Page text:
Most religious traditions that rely on the bible alone for their authority will continuously delve deeper and deeper into the original languages to understand the intended implications of the authors, and therefore, what God is saying to us. There are many scholarly works, both commentaries and doctoral thesies, based on this delving, and it is a treasure of information for us. If you start, however, with a "translation" that is based on the dreams of a "mystic" French priest, you have no historical grounds for claiming truth.

This notion also bridges into the concept of public revelation by God through "prophets". Most mainstream Protestants agree, at least partially, with the Catholic Church on one important point; that God's public revelation throughout history was finished with the public ministry of Jesus Christ, and ended (chronologically) with the death of the last Apostle. There will be no more "public" revelation. God continues to inspire and reveal things to us "privately", but this is for our own sanctification, and not new doctrine. In fact, if there is the slightest disagreement with the public revelation established in His Word or the repository of Apostolic teaching, we should dismiss our own revelation as it is not from God.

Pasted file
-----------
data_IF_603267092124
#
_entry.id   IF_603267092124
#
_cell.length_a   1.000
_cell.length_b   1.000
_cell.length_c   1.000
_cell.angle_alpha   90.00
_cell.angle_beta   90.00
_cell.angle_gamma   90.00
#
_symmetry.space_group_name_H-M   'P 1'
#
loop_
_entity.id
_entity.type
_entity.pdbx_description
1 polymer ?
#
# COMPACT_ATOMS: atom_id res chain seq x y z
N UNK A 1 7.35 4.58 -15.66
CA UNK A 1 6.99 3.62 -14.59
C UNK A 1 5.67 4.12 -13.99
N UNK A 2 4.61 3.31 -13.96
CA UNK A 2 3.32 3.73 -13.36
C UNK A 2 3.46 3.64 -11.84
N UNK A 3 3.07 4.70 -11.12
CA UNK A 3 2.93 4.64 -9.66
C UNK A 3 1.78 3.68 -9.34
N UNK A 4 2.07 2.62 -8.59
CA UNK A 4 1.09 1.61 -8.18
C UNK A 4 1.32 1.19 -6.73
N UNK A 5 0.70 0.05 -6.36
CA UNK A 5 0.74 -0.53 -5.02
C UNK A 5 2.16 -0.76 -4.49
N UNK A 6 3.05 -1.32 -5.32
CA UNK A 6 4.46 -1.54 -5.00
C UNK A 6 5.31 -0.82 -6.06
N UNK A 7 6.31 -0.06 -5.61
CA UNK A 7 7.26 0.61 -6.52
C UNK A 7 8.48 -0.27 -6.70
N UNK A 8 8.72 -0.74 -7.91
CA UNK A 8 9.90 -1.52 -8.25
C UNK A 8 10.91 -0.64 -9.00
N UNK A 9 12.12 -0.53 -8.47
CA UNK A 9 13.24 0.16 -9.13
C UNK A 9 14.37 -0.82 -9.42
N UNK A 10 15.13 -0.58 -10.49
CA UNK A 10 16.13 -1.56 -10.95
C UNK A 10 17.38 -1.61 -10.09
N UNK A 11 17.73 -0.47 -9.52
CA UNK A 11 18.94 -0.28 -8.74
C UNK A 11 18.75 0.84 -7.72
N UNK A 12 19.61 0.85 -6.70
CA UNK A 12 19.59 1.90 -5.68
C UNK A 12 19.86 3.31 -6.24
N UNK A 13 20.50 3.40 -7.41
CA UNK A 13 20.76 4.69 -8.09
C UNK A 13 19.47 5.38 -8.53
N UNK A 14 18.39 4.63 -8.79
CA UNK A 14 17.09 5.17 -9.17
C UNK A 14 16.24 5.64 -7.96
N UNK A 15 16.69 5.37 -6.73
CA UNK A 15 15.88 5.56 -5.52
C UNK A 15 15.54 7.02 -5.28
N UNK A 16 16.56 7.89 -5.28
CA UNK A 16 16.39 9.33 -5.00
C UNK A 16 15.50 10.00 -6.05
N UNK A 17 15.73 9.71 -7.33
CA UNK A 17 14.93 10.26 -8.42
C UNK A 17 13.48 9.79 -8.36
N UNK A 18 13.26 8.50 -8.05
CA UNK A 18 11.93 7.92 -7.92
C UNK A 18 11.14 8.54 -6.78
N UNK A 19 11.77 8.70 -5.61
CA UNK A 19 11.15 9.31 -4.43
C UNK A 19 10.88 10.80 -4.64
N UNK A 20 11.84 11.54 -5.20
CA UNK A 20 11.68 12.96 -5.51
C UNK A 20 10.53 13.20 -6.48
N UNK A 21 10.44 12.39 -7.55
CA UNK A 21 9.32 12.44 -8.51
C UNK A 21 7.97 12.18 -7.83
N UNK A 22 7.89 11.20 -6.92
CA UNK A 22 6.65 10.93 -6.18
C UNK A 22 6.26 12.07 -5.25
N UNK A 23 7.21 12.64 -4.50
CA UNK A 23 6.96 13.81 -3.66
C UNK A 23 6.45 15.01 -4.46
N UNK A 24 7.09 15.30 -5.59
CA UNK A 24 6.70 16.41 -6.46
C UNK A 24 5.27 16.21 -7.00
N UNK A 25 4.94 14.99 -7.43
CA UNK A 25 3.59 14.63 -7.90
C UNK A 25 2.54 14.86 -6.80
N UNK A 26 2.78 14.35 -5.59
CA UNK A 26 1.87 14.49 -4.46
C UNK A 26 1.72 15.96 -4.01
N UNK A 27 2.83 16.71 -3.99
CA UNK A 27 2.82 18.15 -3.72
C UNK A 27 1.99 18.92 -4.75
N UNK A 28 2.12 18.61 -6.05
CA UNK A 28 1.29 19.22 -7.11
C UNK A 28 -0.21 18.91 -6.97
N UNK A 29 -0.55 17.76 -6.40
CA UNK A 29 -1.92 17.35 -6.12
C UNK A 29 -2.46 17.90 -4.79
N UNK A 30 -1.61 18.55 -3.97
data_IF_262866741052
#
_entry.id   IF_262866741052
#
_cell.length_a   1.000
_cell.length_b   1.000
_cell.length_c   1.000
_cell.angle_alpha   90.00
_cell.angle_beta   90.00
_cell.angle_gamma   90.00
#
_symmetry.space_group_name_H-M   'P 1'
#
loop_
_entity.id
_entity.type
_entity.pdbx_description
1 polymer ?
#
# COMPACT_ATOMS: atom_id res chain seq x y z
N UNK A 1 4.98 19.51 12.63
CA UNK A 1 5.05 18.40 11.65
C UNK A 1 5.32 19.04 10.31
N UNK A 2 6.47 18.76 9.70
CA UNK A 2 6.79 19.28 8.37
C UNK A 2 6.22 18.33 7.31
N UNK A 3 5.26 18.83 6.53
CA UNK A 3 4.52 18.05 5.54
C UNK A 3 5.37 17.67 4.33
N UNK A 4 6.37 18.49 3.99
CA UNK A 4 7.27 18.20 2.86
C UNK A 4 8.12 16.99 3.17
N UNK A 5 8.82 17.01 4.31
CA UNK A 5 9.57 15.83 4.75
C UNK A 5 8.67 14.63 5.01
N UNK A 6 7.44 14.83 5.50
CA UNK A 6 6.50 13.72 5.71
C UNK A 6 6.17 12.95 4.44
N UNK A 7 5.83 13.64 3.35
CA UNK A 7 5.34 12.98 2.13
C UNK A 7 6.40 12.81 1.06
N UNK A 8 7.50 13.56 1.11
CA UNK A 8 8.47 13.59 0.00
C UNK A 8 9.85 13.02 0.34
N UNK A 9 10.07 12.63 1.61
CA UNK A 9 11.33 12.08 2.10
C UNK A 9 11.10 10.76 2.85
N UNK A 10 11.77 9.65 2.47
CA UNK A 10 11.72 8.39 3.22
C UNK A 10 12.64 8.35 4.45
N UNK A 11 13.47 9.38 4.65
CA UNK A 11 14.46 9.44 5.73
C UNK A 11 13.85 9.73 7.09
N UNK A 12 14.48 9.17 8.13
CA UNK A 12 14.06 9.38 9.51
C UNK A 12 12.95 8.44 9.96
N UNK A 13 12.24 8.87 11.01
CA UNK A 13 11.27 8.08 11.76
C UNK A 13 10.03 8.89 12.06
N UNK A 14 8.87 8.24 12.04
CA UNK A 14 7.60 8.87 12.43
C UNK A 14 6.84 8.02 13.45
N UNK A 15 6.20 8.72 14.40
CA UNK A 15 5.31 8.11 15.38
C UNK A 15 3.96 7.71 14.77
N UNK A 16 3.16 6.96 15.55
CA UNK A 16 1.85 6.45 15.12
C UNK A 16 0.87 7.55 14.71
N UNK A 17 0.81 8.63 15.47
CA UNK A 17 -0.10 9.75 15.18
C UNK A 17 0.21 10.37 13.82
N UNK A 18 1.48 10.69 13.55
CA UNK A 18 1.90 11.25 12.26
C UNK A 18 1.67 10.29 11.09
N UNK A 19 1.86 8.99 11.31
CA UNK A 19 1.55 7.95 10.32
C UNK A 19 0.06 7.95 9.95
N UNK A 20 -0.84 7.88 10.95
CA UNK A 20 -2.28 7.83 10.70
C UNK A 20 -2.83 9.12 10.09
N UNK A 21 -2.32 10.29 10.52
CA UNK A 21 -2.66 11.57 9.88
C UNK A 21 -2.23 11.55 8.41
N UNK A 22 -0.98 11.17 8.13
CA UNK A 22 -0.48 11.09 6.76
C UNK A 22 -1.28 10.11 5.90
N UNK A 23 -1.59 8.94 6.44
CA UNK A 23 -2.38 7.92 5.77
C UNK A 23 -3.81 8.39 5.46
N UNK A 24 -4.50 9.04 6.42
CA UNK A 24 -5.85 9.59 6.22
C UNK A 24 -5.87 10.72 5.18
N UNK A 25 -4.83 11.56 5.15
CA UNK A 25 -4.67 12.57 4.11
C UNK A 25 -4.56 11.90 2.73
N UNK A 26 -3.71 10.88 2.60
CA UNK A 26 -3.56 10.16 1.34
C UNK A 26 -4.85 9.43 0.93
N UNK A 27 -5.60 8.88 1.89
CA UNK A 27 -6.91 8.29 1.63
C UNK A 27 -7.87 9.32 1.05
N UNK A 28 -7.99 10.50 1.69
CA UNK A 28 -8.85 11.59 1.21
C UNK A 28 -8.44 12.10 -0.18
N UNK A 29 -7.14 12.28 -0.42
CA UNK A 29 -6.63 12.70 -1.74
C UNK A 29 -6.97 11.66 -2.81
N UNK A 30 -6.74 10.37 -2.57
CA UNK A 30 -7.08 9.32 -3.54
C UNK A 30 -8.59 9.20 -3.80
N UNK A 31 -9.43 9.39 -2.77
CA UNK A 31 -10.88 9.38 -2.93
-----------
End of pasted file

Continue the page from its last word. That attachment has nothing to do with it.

So, those groups based on the teaching of modern day prophets, such as Charles Russell or John Smith, invariably teach that Jesus' revelation was insufficient or lacking in some way. In the history of the Watchtower / Jehovah's Witness movement, prophecy has been tantamount to it's missionary efforts, and Armageddon has been their primary calling card. They believe in annihilation of the "un-saved souls", that all 144,000 slots for heaven-bound witnesses have already been filed (Going to heaven to reign with Christ), so what they hope for is not heaven, or to see the face of God, but to be resurrected to a new earth. The 144,000 comes from the book of Revelation, and these select few (all late 19th and early 20th century Jehovah's Witnesses) will have no resurrected bodies, but be spirits like the angels.